growth is not automatic.
European figures suggest that in the past twenty years economic recessions have raised the number of unemployed, but booms have not cut them, giving support to the hysteresis argument. The comparison between EU and U.S. data suggests that the problem of EU unemployment lies in the high level of rigidity in the labour market. Hence the need for the EU to supplement its policies with direct measures on the labour market:
i) Reduction of the tax wedges.
ii) Relaxation of labour legislation.
iii) Reorganisation of unemployment benefit systems.
iv) Education and training policies.
From an European perspective, faster growth will be a consequence of reducing unemployment through labour flexibility, as much as a solution itself to the problem.
Q1 Provide statistics on unemployment trends in a country of your choice. What policies are currently being applied for reducing unemployment? Would you classify them as Keynesian or classical? What other policies would you recommend? (A useful source is the OECD's annual publication, Employment Outlook).
Students should link unemployment trends to pay trends, reforms of the social welfare, strikes (proxy of trade-unions importance), inflation and the growth rate. In this way they could learn more about the nature of unemployment (cyclical vs. structural), the geographical and occupational composition and the duration in order to provide useful policies aimed to reduce it. A useful case study might be the Netherlands which has succeeded in reducing its unemployment rate from 12% in 1983 to 6.9% in 1997.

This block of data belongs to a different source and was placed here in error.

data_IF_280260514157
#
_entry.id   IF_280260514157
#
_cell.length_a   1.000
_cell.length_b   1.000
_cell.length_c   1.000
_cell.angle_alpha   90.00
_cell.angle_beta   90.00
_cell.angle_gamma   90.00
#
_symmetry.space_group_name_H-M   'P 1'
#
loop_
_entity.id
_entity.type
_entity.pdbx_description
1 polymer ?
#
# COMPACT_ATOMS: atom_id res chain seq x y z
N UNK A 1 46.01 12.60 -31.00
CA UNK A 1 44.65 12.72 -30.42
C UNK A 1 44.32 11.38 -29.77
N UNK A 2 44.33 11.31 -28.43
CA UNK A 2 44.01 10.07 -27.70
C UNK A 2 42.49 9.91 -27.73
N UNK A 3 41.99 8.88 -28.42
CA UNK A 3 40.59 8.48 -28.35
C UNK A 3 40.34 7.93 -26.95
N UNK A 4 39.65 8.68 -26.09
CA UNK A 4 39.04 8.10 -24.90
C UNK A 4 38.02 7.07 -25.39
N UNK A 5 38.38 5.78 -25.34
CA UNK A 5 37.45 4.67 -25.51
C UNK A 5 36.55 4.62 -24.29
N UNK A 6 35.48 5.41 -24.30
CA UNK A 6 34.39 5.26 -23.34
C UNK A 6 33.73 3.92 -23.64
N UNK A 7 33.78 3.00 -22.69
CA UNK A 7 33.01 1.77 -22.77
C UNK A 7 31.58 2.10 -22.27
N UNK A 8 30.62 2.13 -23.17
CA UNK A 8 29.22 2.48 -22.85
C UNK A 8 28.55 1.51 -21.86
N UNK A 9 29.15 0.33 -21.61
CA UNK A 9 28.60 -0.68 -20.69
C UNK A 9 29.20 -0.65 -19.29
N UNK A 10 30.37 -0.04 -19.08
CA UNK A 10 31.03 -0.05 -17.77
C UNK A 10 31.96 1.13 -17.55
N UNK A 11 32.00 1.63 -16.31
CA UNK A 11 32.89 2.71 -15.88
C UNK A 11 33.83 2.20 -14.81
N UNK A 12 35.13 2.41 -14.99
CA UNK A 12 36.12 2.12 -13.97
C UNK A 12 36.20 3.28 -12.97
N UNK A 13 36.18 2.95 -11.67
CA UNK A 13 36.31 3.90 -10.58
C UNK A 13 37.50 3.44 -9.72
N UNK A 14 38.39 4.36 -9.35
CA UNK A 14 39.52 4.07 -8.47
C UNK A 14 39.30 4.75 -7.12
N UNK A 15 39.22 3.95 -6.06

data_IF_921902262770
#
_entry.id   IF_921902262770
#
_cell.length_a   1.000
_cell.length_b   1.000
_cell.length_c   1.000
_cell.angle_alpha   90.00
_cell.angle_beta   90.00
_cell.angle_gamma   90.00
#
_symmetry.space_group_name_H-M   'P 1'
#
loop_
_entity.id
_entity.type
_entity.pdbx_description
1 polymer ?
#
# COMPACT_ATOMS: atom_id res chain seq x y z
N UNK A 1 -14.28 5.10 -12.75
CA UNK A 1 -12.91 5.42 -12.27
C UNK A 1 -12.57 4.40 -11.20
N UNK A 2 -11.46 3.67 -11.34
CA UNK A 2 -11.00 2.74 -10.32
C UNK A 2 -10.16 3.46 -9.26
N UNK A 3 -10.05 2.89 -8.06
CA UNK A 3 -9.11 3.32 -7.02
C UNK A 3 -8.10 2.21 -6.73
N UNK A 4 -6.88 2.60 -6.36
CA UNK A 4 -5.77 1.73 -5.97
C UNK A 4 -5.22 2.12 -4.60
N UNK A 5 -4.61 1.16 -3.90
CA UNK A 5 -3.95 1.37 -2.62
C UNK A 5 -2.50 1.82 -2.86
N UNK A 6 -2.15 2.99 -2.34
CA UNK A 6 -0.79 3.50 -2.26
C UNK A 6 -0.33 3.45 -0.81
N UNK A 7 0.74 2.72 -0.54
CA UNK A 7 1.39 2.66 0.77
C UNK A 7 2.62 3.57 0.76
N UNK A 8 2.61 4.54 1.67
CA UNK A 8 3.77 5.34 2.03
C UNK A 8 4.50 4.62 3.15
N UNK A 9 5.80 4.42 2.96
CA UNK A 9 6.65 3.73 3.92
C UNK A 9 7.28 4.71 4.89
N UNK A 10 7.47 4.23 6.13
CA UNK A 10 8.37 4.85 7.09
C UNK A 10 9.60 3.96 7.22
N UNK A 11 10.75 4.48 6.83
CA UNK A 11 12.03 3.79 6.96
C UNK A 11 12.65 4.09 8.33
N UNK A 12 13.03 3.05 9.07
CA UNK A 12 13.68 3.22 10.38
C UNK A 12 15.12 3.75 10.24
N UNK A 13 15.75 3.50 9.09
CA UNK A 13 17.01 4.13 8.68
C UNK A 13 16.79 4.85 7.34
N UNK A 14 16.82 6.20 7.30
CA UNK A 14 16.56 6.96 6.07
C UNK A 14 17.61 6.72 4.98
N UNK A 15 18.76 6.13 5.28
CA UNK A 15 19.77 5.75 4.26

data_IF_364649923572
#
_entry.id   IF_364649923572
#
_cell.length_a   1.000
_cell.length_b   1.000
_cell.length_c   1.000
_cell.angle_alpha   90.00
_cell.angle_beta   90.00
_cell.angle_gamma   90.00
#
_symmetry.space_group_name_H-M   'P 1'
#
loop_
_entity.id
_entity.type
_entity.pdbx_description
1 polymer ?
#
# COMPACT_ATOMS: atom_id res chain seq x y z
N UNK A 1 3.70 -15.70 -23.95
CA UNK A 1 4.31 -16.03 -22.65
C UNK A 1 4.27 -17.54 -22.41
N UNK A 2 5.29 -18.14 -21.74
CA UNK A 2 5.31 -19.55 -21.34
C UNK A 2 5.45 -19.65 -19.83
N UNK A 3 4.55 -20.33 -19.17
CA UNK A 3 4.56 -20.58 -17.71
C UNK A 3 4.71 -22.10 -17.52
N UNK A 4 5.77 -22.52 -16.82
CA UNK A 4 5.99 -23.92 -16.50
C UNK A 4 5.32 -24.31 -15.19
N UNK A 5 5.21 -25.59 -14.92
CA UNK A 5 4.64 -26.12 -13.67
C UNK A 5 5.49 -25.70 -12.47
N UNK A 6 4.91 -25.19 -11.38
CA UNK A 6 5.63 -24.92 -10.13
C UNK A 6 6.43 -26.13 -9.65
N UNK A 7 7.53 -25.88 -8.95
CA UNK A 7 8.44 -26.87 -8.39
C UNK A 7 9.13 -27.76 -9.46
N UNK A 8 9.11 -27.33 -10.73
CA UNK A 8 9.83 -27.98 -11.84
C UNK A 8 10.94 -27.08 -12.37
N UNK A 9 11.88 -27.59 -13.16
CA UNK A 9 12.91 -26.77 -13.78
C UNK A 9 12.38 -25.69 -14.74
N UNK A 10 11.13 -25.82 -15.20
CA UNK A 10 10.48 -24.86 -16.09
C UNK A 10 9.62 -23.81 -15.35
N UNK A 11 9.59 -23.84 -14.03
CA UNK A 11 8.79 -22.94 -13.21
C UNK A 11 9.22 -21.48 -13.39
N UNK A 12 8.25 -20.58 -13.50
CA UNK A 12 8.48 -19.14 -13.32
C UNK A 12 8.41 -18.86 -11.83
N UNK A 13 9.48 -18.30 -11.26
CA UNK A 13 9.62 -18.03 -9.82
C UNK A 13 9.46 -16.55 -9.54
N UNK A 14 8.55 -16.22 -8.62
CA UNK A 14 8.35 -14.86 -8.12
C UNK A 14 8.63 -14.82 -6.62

Q2 Explain how business decisions might be affected by a country's unemployment rate. If you were investing in a region or a country, would you be attracted by the existence of high unemployment?
The answer to this question is more related to the country's type of unemployment and labour policy implemented than to the level of unemployment itself, rendering the decision of whether or not to invest dependent on a series of issues:
i) If unemployment is caused by high wages, powerful unions and rigid labour market, it is likely that firms, ceteris paribus, will decide to invest in other countries.
ii) On the other hand, unemployment can be caused by the lack of capital or investment opportunities. If market-friendly labour policies are implemented, with the target of reducing unemployment, thus moderation in wage settlements and flexible contracts (temporary and part-time jobs) could attract investment. Depending on the composition and the skills of the labour force, the type of